Krueger, Patrick M.
Rogers, Richard G.
Hummer, Robert A.
To Help or To Harm? Food Stamp Receipt and Mortality Risk Prior to the 1996 Welfare Reform Act [Access article in PDF] Subject Headings:
Food stamps -- Social aspects -- United States -- History -- 20th century.
Welfare recipients -- United States -- Mortality -- History -- 20th century.
Welfare recipients -- Health and hygiene -- United States -- History -- 20th century.
We use data from the National Health Interview Survey-Family Resources Supplement to examine the relationship between Food Stamp receipt and prospective adult mortality, among eligible households. We specify a switching probit model to adjust for observed and unobserved factors that correlate with selection into the Food Stamp Program and mortality, and to estimate mortality under counterfactual conditions that we do not observe. The average individual, based on observed characteristics, has higher mortality when participating than when not participating. But due to unobserved differences between participants and nonparticipants, those who self-select into participation experience lower mortality than if they did not participate. Our findings suggest that Food Stamps provide an important safety net that protects the health of those who are most likely to participate.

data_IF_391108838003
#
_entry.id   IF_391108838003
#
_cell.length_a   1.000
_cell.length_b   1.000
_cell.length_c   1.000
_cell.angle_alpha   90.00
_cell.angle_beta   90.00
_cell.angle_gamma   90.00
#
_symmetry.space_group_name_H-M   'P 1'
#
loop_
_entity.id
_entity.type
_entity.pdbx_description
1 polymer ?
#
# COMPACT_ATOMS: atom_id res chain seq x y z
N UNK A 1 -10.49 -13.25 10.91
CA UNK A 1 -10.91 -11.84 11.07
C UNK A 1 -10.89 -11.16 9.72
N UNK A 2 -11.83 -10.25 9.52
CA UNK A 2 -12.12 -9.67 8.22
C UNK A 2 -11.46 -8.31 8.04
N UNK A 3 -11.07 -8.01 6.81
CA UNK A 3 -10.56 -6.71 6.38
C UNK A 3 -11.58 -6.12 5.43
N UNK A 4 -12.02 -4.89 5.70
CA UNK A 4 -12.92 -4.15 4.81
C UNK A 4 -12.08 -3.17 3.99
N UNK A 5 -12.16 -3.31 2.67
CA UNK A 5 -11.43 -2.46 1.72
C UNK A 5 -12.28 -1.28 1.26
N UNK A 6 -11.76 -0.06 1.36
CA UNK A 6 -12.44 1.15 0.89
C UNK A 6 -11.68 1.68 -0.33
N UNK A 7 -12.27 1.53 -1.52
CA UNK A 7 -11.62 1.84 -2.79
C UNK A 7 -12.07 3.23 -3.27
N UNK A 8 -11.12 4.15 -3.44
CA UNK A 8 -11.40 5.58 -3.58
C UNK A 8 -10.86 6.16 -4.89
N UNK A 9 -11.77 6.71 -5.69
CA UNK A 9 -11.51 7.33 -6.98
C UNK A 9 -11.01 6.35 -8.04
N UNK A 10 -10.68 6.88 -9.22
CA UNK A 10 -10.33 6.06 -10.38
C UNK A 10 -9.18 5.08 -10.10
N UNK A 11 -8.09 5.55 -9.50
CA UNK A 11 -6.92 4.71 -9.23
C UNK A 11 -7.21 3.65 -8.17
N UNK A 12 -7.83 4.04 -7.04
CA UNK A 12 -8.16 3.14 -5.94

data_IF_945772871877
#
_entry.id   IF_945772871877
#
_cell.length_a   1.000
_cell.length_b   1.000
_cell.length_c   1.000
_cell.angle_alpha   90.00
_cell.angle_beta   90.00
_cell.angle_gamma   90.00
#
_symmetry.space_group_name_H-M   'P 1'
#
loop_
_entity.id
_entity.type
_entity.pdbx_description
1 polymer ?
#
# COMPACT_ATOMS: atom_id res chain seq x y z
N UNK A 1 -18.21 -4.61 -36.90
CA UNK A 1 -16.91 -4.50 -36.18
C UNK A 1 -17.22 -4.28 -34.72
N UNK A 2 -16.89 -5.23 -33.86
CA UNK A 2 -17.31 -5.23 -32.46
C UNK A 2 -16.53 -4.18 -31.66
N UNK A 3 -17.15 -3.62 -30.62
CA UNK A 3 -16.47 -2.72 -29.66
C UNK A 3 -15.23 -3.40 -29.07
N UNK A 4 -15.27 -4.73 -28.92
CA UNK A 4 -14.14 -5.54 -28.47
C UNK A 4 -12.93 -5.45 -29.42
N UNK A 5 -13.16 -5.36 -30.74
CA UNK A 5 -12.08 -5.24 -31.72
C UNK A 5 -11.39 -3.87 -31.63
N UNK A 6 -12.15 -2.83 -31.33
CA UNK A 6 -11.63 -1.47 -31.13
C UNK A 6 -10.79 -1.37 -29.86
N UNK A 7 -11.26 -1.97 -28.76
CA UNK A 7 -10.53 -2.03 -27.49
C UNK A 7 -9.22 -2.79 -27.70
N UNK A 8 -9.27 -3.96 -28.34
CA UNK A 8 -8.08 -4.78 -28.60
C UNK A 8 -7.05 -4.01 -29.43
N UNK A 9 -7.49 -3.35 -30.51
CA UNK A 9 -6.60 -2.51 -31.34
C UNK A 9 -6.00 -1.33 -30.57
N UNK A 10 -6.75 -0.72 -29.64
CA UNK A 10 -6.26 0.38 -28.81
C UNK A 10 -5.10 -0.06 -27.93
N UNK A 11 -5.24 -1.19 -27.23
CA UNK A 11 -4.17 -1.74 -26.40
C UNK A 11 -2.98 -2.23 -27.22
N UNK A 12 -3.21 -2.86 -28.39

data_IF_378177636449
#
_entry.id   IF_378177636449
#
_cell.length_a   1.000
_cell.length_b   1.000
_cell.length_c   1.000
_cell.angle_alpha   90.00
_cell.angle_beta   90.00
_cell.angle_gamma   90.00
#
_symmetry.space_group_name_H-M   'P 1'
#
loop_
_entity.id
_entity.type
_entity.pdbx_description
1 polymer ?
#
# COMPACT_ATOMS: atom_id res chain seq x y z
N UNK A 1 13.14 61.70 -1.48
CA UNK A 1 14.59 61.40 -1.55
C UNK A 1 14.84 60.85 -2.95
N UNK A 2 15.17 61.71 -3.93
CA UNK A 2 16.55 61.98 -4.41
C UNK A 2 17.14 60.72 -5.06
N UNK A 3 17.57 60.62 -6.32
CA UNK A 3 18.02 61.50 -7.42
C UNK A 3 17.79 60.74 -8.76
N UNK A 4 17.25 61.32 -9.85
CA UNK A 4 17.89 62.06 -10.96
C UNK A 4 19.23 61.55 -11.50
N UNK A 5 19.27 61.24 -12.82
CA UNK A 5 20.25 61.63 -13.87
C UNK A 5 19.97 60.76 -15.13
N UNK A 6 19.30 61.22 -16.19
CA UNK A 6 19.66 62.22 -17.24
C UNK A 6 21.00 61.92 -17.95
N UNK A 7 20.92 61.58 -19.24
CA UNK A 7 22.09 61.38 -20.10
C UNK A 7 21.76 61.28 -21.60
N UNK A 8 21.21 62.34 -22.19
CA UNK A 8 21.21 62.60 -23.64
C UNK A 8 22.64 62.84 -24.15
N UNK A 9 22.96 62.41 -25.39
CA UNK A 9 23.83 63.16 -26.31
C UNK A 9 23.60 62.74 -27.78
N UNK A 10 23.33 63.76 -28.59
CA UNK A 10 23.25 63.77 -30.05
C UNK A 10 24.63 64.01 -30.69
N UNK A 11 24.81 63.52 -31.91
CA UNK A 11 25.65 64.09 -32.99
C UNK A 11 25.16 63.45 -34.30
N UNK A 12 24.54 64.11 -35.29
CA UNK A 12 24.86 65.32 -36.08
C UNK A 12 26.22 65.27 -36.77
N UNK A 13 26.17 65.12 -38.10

The growing interest in public sociologies marks an increasing gap between the ethos of sociologists and social, political, and economic tendencies in the wider society. Public sociology aims to enrich public debate about moral and political issues by infusing them with sociological theory and research. It has to be distinguished from policy, professional, and critical sociologies. Together these four interdependent sociologies enter into relations of domination and subordination, forming a disciplinary division of labor that varies among academic institutions as well as over time, both within and between nations. Applying the same disciplinary matrix to the other social sciences suggests that sociology's specific contribution lies in its relation to civil society, and, thus, in its defense of human interests against the encroachment of states and markets.